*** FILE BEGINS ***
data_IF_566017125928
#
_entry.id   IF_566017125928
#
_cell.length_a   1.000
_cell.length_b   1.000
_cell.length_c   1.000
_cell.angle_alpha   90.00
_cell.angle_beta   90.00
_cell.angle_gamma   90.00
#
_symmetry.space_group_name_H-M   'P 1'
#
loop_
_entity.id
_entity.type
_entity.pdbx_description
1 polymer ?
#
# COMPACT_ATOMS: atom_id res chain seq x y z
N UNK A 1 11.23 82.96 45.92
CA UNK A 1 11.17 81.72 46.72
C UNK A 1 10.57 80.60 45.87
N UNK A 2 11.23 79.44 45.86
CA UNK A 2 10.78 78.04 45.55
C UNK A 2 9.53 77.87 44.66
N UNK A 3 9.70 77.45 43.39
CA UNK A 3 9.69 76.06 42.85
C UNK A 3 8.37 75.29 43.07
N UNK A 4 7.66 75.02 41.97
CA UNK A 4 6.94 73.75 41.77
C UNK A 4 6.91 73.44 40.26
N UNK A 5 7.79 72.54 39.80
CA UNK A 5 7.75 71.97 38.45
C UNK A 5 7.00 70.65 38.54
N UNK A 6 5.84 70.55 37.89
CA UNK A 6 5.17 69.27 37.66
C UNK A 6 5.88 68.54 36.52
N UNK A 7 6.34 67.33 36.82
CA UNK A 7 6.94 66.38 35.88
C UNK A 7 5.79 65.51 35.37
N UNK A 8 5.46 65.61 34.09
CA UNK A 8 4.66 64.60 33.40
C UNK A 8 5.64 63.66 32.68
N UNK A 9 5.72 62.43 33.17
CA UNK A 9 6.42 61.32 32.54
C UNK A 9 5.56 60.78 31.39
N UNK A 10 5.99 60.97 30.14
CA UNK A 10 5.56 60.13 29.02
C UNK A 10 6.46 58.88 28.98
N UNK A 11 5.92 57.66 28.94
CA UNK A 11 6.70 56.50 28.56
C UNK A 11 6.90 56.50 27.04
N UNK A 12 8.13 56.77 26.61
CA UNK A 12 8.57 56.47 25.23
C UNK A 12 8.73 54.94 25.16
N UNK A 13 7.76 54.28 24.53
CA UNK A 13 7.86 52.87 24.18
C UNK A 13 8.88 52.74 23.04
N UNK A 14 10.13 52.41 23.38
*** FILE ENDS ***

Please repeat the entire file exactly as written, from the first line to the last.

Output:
data_IF_566017125928
#
_entry.id   IF_566017125928
#
_cell.length_a   1.000
_cell.length_b   1.000
_cell.length_c   1.000
_cell.angle_alpha   90.00
_cell.angle_beta   90.00
_cell.angle_gamma   90.00
#
_symmetry.space_group_name_H-M   'P 1'
#
loop_
_entity.id
_entity.type
_entity.pdbx_description
1 polymer ?
#
# COMPACT_ATOMS: atom_id res chain seq x y z
N UNK A 1 11.23 82.96 45.92
CA UNK A 1 11.17 81.72 46.72
C UNK A 1 10.57 80.60 45.87
N UNK A 2 11.23 79.44 45.86
CA UNK A 2 10.78 78.04 45.55
C UNK A 2 9.53 77.87 44.66
N UNK A 3 9.70 77.45 43.39
CA UNK A 3 9.69 76.06 42.85
C UNK A 3 8.37 75.29 43.07
N UNK A 4 7.66 75.02 41.97
CA UNK A 4 6.94 73.75 41.77
C UNK A 4 6.91 73.44 40.26
N UNK A 5 7.79 72.54 39.80
CA UNK A 5 7.75 71.97 38.45
C UNK A 5 7.00 70.65 38.54
N UNK A 6 5.84 70.55 37.89
CA UNK A 6 5.17 69.27 37.66
C UNK A 6 5.88 68.54 36.52
N UNK A 7 6.34 67.33 36.82
CA UNK A 7 6.94 66.38 35.88
C UNK A 7 5.79 65.51 35.37
N UNK A 8 5.46 65.61 34.09
CA UNK A 8 4.66 64.60 33.40
C UNK A 8 5.64 63.66 32.68
N UNK A 9 5.72 62.43 33.17
CA UNK A 9 6.42 61.32 32.54
C UNK A 9 5.56 60.78 31.39
N UNK A 10 5.99 60.97 30.14
CA UNK A 10 5.56 60.13 29.02
C UNK A 10 6.46 58.88 28.98
N UNK A 11 5.92 57.66 28.94
CA UNK A 11 6.70 56.50 28.56
C UNK A 11 6.90 56.50 27.04
N UNK A 12 8.13 56.77 26.61
CA UNK A 12 8.57 56.47 25.23
C UNK A 12 8.73 54.94 25.16
N UNK A 13 7.76 54.28 24.53
CA UNK A 13 7.86 52.87 24.18
C UNK A 13 8.88 52.74 23.04
N UNK A 14 10.13 52.41 23.38